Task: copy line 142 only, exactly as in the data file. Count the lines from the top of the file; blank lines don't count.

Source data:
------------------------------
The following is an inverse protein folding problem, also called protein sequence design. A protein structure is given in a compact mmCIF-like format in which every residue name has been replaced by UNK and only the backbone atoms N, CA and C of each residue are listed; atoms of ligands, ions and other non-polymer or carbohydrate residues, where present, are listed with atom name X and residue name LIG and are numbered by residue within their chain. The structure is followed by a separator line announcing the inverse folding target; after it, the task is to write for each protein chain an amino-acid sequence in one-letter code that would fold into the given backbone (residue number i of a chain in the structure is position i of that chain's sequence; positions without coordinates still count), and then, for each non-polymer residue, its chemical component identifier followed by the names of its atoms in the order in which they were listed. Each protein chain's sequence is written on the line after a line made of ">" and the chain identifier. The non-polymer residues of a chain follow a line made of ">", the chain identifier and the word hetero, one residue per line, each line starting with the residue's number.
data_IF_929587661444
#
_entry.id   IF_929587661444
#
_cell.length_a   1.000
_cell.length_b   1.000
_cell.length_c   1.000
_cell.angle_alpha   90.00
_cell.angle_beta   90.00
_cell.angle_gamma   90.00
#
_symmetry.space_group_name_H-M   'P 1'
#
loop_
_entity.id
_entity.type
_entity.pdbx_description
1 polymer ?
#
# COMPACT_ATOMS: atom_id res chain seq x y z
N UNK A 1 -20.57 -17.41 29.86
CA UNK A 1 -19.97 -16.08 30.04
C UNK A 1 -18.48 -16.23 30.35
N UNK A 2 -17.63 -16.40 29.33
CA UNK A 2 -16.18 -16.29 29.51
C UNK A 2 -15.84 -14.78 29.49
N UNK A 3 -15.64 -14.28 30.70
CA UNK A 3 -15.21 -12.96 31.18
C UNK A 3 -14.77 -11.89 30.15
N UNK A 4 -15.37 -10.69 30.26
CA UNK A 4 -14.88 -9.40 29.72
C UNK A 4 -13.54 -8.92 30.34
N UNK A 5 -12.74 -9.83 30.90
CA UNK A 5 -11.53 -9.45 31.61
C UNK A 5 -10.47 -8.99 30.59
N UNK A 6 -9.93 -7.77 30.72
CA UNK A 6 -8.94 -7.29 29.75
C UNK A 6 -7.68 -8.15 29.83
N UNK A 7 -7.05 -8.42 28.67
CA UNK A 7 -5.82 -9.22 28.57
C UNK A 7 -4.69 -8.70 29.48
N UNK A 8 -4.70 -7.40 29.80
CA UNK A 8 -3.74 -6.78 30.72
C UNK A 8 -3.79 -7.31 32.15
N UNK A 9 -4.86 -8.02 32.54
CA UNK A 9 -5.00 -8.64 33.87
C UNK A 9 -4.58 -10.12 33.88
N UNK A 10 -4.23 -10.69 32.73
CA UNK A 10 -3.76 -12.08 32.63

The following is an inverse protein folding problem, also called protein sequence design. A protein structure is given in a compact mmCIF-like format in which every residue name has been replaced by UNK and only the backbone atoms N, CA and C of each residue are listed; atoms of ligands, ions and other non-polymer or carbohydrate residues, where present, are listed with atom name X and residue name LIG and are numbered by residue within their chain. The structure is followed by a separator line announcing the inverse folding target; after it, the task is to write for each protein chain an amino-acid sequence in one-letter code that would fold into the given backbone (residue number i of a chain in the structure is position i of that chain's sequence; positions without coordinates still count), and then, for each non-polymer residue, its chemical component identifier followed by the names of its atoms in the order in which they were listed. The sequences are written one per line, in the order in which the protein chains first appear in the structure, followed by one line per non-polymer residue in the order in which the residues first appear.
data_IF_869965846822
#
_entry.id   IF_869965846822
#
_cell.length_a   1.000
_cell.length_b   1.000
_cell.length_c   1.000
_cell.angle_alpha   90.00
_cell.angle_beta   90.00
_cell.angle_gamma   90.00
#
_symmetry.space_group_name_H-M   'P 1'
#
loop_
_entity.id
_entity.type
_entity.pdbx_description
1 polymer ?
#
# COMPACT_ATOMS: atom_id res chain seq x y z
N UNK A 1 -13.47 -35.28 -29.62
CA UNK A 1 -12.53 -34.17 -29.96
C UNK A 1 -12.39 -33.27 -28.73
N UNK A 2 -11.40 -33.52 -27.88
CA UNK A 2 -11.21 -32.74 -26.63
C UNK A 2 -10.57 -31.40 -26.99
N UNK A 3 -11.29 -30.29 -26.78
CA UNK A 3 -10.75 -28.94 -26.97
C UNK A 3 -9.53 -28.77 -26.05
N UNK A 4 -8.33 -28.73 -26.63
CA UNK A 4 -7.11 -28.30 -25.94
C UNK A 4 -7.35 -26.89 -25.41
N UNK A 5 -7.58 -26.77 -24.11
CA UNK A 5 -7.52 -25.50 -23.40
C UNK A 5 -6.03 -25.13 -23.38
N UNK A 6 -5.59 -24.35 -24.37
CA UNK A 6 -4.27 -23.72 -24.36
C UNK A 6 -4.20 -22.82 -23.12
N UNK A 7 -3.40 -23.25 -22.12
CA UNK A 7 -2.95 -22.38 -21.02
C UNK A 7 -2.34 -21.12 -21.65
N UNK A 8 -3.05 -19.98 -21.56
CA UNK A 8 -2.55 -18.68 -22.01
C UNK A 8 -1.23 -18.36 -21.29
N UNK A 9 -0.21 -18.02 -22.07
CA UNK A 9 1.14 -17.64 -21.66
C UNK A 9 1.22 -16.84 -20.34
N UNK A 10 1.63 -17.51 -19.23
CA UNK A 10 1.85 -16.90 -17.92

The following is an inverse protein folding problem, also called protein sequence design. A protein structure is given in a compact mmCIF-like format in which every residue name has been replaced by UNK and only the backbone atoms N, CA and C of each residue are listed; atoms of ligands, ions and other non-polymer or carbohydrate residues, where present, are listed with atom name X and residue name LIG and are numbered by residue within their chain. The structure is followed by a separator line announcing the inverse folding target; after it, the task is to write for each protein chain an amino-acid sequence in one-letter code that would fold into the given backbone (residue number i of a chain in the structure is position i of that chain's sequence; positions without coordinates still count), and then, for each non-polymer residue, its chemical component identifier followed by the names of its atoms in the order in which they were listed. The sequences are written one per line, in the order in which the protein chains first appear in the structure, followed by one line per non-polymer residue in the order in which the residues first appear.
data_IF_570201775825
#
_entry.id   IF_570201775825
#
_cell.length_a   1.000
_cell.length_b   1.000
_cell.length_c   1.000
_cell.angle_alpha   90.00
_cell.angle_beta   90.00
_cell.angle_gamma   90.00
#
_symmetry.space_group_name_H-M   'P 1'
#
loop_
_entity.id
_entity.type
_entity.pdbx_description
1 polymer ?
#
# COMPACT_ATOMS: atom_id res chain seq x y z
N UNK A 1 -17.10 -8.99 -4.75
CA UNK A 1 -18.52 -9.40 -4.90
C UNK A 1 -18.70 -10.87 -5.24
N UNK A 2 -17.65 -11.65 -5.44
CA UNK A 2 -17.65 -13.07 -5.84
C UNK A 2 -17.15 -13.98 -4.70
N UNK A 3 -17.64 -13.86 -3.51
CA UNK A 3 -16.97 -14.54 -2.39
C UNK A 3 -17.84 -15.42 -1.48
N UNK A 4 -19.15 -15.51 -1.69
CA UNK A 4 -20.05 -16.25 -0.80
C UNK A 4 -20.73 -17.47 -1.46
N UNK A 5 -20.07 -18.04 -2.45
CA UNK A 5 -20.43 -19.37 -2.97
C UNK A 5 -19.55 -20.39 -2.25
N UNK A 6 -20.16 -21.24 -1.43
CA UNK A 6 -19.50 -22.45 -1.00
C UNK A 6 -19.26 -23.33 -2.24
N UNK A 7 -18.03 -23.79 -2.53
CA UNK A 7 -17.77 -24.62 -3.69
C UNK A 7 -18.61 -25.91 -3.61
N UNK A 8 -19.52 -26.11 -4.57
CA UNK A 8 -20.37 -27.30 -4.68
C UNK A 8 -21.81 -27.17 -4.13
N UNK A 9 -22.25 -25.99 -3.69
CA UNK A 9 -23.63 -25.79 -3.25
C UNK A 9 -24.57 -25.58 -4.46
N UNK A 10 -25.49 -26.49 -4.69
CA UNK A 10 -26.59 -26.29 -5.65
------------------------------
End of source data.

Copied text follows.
C UNK A 7 -18.61 -25.91 -3.61